Why is the moon leaving us?

Jun 10, 2014 by Fraser Cain, Universe Today
Earth’s Moon. Credit: James Lennie.

We had a good run, us and the Moon. Grab your special edition NASA space tissues because today we're embarking on a tale of orbital companionship, childhood sweethearts and heartache.

You could say we came from the same part of town. A long time ago the Mars-sized object Theia, collided with the Earth and the Moon was formed out of the debris from the collision.

We grew up together. Counting from the very beginning, this relationship has lasted for 4.5 billion years. We had some good times. Some bad times. Gravitationally linked, arm in arm, inside our solar family sedan traversing the galaxy.

[SNARK:We even still like to go "exploring" the Moon's "surface" once in a while]

But now, tragedy. The Moon, OUR Moon, is moving on to brighter horizons. We used to be much closer when we were younger and time seemed to fly by much faster. In fact, 620 million years ago, a day was only 21 hours long. Now they've dragged out to 24 hours and they're just getting longer, and the Moon is already at a average distance of 384,400 km. It almost feels too far away.

If we think back far enough to when we were kids, there was a time when a day was just 2 – 3 hours long, and the Moon was much closer. It seemed like we did everything together back then. But just like people, massive hunks of rock and materials flying through space change, and their relationships change as well.

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Goodbye Moon. Every year, the Moon slips a few centimeters away from us, slowing down our day. Why is the Moon drifting away from us, and how long will it take before the Earth and the Moon are tidally locked to each other?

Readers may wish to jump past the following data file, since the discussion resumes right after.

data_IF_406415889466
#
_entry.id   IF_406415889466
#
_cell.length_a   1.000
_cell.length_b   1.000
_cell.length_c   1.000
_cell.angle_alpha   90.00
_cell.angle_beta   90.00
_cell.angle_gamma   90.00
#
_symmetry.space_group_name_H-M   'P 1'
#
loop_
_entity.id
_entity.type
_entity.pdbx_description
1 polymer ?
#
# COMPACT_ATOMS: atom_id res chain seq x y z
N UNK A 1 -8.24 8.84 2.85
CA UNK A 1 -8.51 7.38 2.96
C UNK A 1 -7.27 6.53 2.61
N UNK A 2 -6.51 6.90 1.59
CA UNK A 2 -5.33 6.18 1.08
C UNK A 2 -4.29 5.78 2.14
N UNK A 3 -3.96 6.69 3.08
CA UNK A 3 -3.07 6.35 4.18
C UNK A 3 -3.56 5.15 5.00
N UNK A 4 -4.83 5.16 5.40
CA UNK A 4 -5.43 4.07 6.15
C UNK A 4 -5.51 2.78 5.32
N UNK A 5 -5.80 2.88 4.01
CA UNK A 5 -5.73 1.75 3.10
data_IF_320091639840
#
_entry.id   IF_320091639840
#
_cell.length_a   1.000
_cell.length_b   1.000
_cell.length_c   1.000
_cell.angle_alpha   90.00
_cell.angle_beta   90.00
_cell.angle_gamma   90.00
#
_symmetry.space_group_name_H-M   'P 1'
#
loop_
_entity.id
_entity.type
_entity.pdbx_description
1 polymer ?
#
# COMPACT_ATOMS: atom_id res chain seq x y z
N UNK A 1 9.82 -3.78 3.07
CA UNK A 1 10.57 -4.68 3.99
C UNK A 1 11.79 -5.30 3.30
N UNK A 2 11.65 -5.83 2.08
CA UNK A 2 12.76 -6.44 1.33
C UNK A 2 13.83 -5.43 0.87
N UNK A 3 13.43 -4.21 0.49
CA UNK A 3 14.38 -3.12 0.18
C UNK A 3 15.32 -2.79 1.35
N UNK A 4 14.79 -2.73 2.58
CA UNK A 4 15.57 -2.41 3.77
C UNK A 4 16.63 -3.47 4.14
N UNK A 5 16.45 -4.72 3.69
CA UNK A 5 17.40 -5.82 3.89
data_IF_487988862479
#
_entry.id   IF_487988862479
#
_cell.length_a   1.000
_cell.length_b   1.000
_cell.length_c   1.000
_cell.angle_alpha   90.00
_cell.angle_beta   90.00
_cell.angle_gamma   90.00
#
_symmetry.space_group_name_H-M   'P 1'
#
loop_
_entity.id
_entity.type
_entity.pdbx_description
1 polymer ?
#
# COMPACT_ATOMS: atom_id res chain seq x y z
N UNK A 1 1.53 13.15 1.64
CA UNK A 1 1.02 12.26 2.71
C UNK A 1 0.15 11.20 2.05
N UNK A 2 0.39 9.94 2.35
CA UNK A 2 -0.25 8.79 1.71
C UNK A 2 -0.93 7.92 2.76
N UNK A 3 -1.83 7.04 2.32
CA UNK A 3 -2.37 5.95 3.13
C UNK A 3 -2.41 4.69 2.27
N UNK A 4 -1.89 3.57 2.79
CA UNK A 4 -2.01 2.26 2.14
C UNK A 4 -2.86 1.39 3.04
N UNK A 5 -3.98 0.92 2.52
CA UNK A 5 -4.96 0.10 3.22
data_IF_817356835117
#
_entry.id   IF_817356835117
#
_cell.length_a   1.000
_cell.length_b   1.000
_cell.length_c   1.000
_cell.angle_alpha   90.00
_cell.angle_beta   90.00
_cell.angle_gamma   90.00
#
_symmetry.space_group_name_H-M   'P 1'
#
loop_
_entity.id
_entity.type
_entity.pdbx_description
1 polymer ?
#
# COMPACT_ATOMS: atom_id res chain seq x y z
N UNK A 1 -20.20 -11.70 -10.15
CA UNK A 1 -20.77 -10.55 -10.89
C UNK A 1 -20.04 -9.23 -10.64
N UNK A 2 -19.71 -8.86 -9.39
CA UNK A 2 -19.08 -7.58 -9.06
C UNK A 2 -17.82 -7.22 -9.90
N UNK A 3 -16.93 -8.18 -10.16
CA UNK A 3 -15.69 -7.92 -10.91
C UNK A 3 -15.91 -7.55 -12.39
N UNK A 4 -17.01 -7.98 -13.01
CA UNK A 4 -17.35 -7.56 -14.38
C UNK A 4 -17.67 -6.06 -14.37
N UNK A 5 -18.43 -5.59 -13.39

Our therapist told us it wasn't a good idea to get caught up on minutiae, but we've done some sciencing using the retroreflector experiments placed by Apollo astronauts, and it looks as though the Moon has always had one foot out the door.

Today it's drifting away at 1-2 cm/year. Such heartache! We just thought it seemed like the days were longer, but it's not just an emotional effect of seeing our longtime friend leaving us, there's a real physical change happening. Our days are getting 1/500th of a second longer every century.

I can't help but blame myself. If only we knew why. Did the Moon find someone new? Someone more attractive? Was it that trollop Venus, the hottest planet in the whole solar system? It's really just a natural progression. It's nature. It's gravity and tidal forces.

And no, that's not a metaphor. The Earth and the Moon pull at each other with their gravity. Their shapes get distorted and the pull of this tidal force creates a bulge. The Earth has a bulge facing towards the Moon, and the Moon has a more significant bulge towards the Earth.

[SNARK:We're pointing our bulges at each other.]

These bulges act like handles for gravity, which slows down their rotation. The process allowed the Earth's gravity to slow the Moon to a stop billions of years ago. The Moon is still working on the Earth to change its ways, but it'll be a long time before we become tidally locked to the Moon.

A series of photos combined to show the rise of the July 22, 2013 ‘super’ full moon over the Rocky Mountains, shot near Vail, Colorado, at 10,000ft above sea level in the White River National Forest. Moon images are approximately 200 seconds apart. Credit: Cory Schmitz